Thats it for tonight! Im going to spread this build out over a few days. Hopefully, by the time I complete this, including installing and connecting it up inside the U3S case, I will also be in a position to make a final good job of the QLG GPS receiver that governs the beacon. A work colleague is into 3D printing, and has offered to print me a case to my specifications for the QLG, which will bolt onto the top of the U3S case, finally making a neat and tidy all in one job of it.

Before I get too far into the semiconductors, I really should finish the rewire of the mains distribution for the bench! The 4-way socket is being replaced with a 6-way. And the earth pins on the ESD plugs, which is what has damaged the safety shutters on the 4-way panel, are going to have a bevel filed into them! At least the workshop lighting has now been replaced with the new LED strips. If only now I could get used to the new location of the light switches!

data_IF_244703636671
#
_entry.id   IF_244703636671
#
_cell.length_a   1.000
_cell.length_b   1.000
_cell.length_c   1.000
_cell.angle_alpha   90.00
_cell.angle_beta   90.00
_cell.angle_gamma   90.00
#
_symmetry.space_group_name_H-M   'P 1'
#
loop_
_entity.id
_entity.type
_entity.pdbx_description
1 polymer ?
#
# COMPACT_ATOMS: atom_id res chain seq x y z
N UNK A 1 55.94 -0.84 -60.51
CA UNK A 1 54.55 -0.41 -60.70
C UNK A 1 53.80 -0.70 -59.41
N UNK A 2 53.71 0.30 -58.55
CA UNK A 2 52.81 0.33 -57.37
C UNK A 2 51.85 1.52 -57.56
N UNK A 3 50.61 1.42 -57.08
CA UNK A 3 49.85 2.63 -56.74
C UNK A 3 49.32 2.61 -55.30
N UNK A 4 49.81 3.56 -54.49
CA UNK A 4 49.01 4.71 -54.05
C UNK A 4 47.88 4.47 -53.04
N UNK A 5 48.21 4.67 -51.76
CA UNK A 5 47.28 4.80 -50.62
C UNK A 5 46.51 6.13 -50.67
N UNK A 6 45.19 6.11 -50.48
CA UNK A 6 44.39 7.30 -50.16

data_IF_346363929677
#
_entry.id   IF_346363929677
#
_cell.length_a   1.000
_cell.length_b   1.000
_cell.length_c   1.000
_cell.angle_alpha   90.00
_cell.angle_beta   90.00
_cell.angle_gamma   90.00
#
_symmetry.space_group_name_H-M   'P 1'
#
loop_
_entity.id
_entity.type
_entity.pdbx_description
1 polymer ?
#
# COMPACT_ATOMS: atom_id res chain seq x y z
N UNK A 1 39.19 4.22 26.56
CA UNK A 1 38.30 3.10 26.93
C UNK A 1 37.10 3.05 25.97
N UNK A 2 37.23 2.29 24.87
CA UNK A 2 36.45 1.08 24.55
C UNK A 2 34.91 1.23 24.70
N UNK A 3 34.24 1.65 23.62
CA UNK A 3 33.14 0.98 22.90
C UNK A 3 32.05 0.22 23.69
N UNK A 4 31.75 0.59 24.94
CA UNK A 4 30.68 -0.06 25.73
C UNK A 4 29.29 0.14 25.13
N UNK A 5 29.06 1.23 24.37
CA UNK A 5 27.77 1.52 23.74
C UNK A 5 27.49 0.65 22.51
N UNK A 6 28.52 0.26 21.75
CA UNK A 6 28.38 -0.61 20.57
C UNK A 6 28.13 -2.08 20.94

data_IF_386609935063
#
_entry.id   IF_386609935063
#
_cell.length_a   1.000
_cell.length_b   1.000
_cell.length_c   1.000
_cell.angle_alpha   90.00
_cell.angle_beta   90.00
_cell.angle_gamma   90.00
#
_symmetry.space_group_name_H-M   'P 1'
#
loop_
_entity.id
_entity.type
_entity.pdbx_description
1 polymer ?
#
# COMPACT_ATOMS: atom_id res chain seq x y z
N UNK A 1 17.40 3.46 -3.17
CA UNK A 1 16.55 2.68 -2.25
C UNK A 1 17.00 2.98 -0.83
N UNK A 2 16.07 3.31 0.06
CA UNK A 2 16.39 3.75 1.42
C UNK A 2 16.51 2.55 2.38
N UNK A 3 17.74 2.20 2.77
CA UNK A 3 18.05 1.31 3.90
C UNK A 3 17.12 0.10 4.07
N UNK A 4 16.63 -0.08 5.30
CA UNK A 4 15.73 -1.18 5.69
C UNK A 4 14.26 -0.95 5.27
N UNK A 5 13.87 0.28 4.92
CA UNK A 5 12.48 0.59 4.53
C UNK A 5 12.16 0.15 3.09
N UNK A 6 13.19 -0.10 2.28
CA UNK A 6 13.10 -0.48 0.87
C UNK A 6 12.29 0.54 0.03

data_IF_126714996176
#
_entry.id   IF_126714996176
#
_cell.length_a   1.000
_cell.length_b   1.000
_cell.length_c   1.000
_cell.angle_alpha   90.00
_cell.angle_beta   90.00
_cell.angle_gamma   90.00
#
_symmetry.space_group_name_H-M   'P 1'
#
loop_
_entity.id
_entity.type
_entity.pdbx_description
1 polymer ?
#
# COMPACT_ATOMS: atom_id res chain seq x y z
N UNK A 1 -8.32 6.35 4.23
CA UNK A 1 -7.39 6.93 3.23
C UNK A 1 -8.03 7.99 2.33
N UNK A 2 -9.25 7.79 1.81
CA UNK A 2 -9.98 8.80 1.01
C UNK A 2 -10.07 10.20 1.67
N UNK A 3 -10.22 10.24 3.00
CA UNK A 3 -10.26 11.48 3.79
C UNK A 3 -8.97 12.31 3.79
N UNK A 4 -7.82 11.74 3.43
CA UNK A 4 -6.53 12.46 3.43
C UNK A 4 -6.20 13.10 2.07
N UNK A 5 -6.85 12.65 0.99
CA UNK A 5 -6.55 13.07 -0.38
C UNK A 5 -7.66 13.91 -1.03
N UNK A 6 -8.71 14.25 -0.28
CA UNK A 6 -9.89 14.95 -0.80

Monday, 4 February 2019

SMT and PCB design

The projects im currently working on, if im to make them fit into the equipment they are designed for (ie, not just remain 'bench experiments') require converting to compact PCBs using SMT parts.

Designing PCBs properly requires following a few special rules. Sadly, the auto-routers provided with most PCB CAD packages fail to follow these rules properly. One of these rules is that the use of blind vias (that is through board connections without a through hole component legs) should be kept to an absolute minimum.